U.S. energy firms this week cut the number of oil rigs operating to the lowest in almost nine months as some producers follow through on plans to cut spending despite an over 20-percent increase crude futures so far this year.
Drillers cut 10 oil rigs in the week to March 1, bringing the total count down to 843, the lowest since May 2018, General Electric Co's Baker Hughes energy services firm said in its closely followed report on Friday.
More than half the total U.S. oil rigs are in the Permian basin, where active units fell by seven this week to 466, also the lowest since May 2018.
The U.S. rig count, an early indicator of future output, fell for a second week in a row but is still slightly higher than a year ago when 800 rigs were active after energy companies boosted spending in 2018 to capture higher prices that year.
Drilling has slowed with the rig count contracting in the past three months as several companies have said they plan to remove rigs from service in 2019 as they focus on earnings growth instead of increased output with crude prices projected to decline this year versus 2018.
U.S. crude futures fell from three-month highs to below $56 a barrel on Friday after bearish U.S. manufacturing data stoked oil demand concerns.
Oil prices have gained about 20 percent this year after the Organization of the Petroleum Exporting Countries and its allies began to cut output in January.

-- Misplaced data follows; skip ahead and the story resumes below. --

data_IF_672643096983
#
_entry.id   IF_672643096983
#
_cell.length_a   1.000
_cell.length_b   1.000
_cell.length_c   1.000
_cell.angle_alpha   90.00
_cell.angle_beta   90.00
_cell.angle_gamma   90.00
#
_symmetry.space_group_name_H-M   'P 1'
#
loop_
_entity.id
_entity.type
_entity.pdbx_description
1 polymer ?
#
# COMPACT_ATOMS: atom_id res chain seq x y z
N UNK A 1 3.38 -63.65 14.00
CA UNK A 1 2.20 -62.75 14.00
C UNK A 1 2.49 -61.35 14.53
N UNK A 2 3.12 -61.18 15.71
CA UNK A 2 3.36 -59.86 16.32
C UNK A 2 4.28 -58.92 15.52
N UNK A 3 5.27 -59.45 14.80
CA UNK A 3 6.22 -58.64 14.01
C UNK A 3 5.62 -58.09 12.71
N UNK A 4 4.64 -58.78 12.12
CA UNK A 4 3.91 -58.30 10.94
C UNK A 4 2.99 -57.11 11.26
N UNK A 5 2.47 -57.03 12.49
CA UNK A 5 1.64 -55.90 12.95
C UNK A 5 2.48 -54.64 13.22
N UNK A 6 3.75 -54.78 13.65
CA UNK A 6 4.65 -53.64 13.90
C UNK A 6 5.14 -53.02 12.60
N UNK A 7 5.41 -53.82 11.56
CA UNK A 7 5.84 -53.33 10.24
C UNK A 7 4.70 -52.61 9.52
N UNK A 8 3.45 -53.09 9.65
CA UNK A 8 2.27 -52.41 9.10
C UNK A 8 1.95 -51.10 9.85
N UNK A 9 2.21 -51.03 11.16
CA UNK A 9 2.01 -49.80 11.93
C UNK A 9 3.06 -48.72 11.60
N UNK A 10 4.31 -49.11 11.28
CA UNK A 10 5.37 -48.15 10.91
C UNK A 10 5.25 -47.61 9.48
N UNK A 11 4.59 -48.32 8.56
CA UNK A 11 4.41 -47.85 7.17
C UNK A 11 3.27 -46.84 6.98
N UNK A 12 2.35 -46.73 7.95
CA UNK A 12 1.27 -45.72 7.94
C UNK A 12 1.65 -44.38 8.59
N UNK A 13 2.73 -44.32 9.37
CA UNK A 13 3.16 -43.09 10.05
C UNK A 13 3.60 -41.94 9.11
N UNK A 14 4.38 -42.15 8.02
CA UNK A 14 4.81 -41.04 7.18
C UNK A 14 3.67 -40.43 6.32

However, analysts have grown more pessimistic over the prospects for a significant price rally this year, as booming U.S. shale output and a deteriorating global economic backdrop threaten to offset the OPEC cuts.
Looking ahead, crude futures were trading around $57 a barrel for the balance of 2019 and calendar 2020.
U.S. crude production edged lower in December to 11.85 million barrels per day, posting its first monthly decline since May, but it hit 12.1 million bpd last week, a record for the second week in a row, reports from the U.S. Energy Information Administration showed this week.
U.S. financial services firm Cowen & Co said this week that early indications from the exploration and production (E&P) companies it tracks point to an 8 percent decline in capital expenditures for drilling and completions in 2019.
Cowen, however, noted that if the remaining oil majors, including Exxon Mobil Corp and Royal Dutch Shell Plc , report planned spending in line with their peers, estimated 2019 E&P spending would be down just 6 percent overall.
In total, Cowen has said all of the E&P companies it tracks spent about $93.1 billion in 2018.
There were 1,038 oil and natural gas rigs active in the United States this week, according to Baker Hughes. Most rigs produce both oil and gas.
Reporting by Scott DiSavino
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